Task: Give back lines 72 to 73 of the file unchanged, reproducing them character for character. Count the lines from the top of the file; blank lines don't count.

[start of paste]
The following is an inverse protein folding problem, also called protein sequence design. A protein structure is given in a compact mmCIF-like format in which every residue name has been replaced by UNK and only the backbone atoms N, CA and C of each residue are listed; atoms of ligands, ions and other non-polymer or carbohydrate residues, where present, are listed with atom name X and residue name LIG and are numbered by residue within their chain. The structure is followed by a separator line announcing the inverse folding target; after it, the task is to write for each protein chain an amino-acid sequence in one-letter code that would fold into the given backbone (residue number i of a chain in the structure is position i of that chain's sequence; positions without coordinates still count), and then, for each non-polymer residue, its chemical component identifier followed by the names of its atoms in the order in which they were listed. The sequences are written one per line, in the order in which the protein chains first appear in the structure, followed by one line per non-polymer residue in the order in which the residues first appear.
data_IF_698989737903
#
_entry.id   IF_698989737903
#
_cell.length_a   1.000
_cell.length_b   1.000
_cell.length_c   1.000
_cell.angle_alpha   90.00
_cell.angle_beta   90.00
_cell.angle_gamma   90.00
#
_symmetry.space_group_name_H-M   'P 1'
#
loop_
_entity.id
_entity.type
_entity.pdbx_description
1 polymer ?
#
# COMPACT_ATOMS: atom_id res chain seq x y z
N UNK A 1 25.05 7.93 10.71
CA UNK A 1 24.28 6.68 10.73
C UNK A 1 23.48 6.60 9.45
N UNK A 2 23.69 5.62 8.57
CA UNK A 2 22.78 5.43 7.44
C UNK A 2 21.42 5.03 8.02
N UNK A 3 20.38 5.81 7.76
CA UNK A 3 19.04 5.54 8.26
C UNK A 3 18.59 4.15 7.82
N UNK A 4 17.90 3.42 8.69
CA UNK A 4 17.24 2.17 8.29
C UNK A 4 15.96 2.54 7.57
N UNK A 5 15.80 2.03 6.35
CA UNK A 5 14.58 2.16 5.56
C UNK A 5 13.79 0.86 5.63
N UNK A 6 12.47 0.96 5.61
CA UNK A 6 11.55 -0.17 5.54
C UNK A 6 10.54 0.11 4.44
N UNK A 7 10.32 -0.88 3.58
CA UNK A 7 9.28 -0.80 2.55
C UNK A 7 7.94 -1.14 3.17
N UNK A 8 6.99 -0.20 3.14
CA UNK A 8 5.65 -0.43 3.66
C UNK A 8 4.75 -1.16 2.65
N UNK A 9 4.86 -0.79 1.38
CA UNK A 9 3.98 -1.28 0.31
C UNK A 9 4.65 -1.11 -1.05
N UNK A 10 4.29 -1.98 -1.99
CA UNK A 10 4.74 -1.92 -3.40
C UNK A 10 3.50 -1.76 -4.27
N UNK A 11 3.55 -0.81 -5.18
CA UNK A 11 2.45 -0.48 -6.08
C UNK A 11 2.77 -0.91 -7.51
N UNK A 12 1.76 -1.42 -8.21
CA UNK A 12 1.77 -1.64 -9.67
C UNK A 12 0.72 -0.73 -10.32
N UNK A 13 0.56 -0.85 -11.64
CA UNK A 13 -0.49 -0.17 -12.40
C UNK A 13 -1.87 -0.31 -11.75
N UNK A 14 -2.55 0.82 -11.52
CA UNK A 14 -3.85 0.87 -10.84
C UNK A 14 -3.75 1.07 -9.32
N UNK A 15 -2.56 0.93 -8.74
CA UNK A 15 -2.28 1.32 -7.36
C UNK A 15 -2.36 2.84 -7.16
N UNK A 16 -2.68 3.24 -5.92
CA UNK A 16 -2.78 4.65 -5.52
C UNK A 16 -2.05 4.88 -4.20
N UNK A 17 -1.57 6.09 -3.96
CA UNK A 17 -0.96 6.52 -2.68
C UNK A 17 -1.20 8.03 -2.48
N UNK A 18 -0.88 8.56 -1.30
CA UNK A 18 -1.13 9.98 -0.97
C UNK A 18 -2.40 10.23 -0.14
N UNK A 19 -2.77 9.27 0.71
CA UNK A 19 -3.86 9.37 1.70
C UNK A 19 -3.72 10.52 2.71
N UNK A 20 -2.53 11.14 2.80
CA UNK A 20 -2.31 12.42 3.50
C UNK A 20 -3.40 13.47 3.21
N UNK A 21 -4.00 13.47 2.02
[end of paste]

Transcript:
C UNK A 17 -1.20 8.03 -2.48
N UNK A 18 -0.88 8.56 -1.30